BACKGROUND: As the need for health care services rise, alternative service delivery models such as student-led health interventions become attractive alternatives to alleviate the burden on healthcare. Predominantly, student-led health interventions were free clinics servicing socially disadvantaged communities in the USA. A 2015 systematic review identified that students value these student-run clinics and reported skill and knowledge attainment from participating. Previous research has reported on patient satisfaction outcomes, but less frequently about the clinical outcomes patients accrue from these student-delivered services. As cardiovascular disease is the leading cause of death worldwide, this review aimed to explore the effectiveness of student-led health interventions through examining their impact on objective clinical outcomes, using the case of patients at risk of, or with, cardiovascular disease. METHODS: A systematic literature search was conducted in eight electronic databases to identify student-led health interventions conducted on adults with a cardiovascular disease risk factor or established cardiovascular disease, and a clinical outcome of interest. Through double-blinded screening and data extraction, sixteen studies were identified for synthesis. RESULTS: The majority of student-led health interventions for patients at risk of cardiovascular disease demonstrated a positive impact on patient health. Statistically significant changes amongst patients at risk of cardiovascular disease appeared to be associated with student-led individualised intervention or group-based interventions amongst patients with diabetes or those who are overweight or obese. The evidence was of moderate quality, as included studies lacked a control group for comparison and detail to enable the intervention to be replicated. CONCLUSIONS: Future research applying a student-led health intervention through a randomised control trial, with rigorous reporting of both student and patient interventions and outcomes, are required to further understand the effectiveness of this alternative service delivery model.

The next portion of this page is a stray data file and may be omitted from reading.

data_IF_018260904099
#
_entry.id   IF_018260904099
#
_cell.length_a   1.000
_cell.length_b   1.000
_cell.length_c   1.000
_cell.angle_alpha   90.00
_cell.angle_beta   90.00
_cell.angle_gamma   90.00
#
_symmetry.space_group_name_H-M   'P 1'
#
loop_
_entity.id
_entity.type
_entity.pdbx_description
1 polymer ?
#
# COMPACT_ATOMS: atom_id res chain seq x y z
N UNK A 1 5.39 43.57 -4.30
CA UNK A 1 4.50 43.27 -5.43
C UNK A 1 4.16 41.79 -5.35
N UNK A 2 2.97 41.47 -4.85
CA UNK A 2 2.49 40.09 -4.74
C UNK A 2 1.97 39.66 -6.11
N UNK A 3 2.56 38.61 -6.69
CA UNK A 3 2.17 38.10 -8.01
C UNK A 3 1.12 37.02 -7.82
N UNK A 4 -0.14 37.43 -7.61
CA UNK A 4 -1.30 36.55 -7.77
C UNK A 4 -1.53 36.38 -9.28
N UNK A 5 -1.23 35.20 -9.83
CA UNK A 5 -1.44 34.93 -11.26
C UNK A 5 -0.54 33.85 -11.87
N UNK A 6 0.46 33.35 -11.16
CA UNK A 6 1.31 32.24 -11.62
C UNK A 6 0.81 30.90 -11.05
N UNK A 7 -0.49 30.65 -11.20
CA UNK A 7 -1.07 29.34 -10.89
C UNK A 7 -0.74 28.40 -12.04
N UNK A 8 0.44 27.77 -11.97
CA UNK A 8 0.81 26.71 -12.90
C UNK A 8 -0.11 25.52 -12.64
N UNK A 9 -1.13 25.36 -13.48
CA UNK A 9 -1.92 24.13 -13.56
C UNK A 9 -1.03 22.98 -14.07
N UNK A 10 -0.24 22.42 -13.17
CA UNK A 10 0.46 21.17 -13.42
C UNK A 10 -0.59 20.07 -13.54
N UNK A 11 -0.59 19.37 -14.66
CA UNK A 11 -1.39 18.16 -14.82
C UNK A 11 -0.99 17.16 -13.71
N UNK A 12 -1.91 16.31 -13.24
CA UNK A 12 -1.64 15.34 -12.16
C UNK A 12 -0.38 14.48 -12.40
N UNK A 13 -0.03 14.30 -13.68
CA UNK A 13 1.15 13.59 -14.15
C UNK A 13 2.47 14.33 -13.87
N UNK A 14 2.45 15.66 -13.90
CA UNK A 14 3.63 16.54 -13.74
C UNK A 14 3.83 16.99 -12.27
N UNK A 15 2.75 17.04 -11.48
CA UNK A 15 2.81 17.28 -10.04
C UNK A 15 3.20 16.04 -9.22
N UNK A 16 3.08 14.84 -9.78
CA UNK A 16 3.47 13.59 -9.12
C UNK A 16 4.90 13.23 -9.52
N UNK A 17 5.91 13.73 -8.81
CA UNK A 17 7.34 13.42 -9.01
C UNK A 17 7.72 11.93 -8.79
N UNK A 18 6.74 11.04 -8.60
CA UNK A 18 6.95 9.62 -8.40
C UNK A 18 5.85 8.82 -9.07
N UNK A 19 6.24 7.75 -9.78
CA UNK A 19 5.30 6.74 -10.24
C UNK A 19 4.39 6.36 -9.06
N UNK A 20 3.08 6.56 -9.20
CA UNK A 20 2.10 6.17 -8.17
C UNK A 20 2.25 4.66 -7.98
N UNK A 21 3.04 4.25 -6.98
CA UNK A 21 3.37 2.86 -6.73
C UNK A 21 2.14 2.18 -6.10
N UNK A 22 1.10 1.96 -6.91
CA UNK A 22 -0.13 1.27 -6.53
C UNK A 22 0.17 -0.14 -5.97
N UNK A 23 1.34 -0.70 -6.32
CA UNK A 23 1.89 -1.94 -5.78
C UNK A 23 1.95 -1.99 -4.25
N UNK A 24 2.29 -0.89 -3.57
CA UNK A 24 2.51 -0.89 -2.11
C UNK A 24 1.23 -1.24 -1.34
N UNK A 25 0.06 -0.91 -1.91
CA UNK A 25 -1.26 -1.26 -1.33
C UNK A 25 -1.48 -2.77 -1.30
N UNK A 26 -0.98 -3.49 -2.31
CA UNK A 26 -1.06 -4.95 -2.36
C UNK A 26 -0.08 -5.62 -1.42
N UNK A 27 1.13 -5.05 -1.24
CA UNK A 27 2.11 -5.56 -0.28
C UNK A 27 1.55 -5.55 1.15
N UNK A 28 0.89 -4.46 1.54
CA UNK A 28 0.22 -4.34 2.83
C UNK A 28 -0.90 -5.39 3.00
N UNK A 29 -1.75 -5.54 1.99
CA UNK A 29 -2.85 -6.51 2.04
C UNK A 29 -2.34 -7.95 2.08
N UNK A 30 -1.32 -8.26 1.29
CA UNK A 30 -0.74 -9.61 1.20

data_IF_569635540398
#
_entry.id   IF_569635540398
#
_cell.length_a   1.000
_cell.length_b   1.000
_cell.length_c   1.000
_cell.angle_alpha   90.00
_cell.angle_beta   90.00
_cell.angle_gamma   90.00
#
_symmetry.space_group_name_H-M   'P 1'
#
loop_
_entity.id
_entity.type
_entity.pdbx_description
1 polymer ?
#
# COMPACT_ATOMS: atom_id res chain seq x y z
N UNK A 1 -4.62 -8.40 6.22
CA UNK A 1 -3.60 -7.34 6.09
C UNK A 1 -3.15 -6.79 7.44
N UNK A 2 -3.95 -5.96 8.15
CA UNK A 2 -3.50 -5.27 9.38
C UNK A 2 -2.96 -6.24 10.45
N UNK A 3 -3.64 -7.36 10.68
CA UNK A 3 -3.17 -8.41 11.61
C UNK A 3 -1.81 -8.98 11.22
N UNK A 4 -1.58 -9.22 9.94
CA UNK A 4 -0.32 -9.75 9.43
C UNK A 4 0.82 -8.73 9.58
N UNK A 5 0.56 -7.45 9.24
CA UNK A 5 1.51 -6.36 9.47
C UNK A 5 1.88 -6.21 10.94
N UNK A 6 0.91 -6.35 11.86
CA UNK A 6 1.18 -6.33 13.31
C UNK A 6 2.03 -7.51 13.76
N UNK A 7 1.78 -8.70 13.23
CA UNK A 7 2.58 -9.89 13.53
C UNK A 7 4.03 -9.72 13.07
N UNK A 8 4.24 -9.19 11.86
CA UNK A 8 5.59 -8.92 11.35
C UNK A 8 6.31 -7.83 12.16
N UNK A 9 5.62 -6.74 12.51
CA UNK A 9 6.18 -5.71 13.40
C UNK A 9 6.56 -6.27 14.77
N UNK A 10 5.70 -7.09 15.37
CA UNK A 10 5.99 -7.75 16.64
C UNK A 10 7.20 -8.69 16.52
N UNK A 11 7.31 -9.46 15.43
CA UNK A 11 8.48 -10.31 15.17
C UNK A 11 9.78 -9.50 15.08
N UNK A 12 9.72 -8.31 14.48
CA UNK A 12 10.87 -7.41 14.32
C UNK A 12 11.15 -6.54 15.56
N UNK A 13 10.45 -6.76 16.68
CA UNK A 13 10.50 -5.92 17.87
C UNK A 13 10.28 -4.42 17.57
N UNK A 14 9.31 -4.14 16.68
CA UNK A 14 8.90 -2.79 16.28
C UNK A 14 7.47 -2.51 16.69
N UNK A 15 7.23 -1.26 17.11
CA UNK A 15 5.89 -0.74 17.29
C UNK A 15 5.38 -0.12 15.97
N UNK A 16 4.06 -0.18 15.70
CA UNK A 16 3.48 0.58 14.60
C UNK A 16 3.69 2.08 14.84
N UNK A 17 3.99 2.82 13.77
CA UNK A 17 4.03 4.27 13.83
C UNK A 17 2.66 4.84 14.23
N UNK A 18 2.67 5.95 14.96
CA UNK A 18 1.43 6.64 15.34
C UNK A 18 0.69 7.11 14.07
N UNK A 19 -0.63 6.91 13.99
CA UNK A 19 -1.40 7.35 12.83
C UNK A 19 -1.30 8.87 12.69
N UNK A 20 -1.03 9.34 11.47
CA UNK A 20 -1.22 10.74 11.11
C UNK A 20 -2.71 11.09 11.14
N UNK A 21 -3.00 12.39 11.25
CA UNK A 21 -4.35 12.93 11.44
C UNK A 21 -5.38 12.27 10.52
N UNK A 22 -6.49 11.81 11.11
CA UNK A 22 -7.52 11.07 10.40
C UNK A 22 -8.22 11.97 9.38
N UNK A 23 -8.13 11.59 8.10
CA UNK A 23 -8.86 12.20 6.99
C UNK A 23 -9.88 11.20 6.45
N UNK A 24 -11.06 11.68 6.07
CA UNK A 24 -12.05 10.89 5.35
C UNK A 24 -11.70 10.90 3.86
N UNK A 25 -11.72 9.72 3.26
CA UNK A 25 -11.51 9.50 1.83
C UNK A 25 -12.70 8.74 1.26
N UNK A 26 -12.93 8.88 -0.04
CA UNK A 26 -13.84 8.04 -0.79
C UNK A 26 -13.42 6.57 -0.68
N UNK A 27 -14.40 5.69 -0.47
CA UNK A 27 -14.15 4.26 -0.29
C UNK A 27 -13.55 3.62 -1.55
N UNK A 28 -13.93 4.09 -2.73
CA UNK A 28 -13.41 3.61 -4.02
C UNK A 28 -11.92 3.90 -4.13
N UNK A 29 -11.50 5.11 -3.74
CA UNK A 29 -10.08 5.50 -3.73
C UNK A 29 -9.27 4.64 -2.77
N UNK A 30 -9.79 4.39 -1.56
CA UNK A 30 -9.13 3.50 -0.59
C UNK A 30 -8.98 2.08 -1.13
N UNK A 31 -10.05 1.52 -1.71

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- Cardiovascular risk factor
- Clinical outcomes
- Patient outcomes
- Student clinic